Artificial intelligence is about big data,” she said. “Data, data and again data. And we all know that the more data we have the smarter our algorithms. This is a very simple equation. Therefore it is so important to have access to data that are out there. This is why we want to give our businesses but also the researchers and the public services better access to data.”

“The majority of data we collect today are never ever used even once. And this is not at all sustainable,” she added. “In these data we collect that are out there lies an enormous amount of precious ideas, potential innovation, untapped potential we have to unleash — and therefore we follow the principal that in Europe we have to offer data spaces where you can not only store your data but also share with others. And therefore we want to create European data spaces where businesses, governments and researchers can not only store their data but also have access to other data they need for their innovation.”

She too impressed the need for AI regulation, including to guard against the risk of biased algorithms — saying “we want citizens to trust the new technology”. “We want the application of these new technologies to deserve the trust of our citizens. This is why we are promoting a responsible, human centric approach to artificial intelligence,” she added.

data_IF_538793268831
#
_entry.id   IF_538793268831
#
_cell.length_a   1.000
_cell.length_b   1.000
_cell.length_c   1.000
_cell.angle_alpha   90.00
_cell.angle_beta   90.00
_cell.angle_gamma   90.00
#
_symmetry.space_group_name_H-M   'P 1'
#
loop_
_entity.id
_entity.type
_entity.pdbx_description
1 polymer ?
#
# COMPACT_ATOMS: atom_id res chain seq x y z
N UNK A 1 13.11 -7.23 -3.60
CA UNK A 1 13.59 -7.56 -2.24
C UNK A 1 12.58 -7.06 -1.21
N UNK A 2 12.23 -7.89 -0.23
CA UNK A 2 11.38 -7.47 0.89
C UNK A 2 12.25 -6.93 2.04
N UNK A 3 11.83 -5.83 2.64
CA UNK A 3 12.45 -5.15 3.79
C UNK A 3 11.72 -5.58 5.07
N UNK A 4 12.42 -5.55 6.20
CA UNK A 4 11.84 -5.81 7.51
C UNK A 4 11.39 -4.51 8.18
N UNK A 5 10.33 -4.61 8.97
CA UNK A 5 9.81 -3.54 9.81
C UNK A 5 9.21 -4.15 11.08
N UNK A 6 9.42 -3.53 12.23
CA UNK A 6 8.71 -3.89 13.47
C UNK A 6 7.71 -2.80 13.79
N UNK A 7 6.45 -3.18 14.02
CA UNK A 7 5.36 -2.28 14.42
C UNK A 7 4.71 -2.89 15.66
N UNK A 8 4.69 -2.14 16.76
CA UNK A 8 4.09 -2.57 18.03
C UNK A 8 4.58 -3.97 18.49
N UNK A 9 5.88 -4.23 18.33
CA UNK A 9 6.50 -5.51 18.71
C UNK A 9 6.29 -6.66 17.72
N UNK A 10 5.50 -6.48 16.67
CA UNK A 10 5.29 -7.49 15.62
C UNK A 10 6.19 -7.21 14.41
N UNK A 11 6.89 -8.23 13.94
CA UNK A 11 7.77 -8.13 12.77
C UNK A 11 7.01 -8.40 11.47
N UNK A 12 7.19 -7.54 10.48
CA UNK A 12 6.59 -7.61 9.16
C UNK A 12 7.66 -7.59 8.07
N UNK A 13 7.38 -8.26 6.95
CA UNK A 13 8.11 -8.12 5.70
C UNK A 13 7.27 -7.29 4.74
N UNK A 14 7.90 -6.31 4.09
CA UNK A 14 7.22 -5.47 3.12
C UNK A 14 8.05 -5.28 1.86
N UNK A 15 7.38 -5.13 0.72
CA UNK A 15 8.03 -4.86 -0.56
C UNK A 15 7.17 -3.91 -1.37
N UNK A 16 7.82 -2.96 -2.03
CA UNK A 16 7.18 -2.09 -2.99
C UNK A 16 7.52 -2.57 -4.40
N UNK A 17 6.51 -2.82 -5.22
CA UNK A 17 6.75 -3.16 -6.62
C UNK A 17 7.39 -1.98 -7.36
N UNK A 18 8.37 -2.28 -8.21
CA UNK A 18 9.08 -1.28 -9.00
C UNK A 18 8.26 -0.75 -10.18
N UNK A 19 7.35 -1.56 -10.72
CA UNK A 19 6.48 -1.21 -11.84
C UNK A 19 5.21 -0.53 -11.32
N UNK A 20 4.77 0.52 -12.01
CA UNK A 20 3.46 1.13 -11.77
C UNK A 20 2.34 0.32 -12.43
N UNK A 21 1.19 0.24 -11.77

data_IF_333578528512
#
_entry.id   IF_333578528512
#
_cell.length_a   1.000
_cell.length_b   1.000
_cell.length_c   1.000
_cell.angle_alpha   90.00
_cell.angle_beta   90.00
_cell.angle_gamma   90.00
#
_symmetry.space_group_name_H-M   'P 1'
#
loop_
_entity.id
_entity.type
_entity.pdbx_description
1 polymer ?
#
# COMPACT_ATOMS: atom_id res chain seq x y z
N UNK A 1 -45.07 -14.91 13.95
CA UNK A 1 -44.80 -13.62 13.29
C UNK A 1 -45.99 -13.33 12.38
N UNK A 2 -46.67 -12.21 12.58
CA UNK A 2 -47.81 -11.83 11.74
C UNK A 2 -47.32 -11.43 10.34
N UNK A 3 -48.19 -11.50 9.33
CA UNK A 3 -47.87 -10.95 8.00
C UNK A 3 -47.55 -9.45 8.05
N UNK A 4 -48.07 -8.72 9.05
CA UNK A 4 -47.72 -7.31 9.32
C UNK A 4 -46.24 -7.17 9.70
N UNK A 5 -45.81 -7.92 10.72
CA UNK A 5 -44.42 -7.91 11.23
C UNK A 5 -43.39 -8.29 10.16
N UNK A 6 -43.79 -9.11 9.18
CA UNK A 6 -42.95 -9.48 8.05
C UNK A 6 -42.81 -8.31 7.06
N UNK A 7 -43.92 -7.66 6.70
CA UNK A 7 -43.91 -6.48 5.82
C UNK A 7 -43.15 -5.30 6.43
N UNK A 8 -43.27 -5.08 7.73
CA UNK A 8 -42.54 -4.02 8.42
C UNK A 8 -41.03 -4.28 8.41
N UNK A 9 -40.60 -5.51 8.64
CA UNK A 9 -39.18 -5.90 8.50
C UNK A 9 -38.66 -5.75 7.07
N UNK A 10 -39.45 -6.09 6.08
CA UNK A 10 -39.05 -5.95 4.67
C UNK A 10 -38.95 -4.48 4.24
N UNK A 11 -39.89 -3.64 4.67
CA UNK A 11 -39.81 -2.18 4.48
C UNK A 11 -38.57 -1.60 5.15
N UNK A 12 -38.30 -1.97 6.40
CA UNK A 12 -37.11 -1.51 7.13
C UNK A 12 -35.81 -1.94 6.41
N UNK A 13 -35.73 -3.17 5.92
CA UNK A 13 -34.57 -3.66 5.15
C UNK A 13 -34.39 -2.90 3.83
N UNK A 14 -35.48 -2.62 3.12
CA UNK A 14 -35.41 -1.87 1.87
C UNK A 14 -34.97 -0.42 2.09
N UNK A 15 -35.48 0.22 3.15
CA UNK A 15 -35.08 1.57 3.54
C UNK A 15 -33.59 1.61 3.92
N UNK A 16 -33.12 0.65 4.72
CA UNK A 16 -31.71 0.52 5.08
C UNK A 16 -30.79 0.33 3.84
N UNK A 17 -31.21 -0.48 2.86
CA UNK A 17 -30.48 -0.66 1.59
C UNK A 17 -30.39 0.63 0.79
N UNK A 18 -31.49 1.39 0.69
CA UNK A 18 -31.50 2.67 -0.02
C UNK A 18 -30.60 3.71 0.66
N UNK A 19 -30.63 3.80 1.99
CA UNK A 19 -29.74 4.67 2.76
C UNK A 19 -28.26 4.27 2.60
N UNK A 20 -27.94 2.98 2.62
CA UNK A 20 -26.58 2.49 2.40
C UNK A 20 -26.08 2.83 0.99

She said the planned restrictions on high risk AI would apply in fields such as healthcare, recruitment, transportation, policing and law enforcement — and potentially others.

“We will be particularly careful with sectors where essential human interests and rights are at stake,” she said. “Artificial intelligence must serve people. And therefore artificial intelligence must always comply with people’s rights. This is why a person must always be in control of critical decisions and so called ‘high risk AI’ — this is AI that potentially interferes with people’s rights — have to be tested and certified before they reach our single market.”

“Today’s message is that artificial intelligence is a huge opportunity in Europe, for Europe. We do have a lot but we have to unleash this potential that is out there. We want this innovation in Europe,” von der Leyen added. “We want to encourage our businesses, our researchers, the innovators, the entrepreneurs, to develop artificial intelligence and we want to encourage our citizens to feel confident to use it in Europe.”

Towards a rights-respecting common data space

The European Commission has been working on building what it dubs a “data economy” for several years at this point, plugging into its existing Digital Single Market strategy for boosting regional competitiveness.

Its aim is to remove barriers to the sharing of non-personal data within the single market. The Commission has previously worked on regulation to ban most data localization, as well as setting out measures to encourage the reuse of public sector data and open up access to scientific data.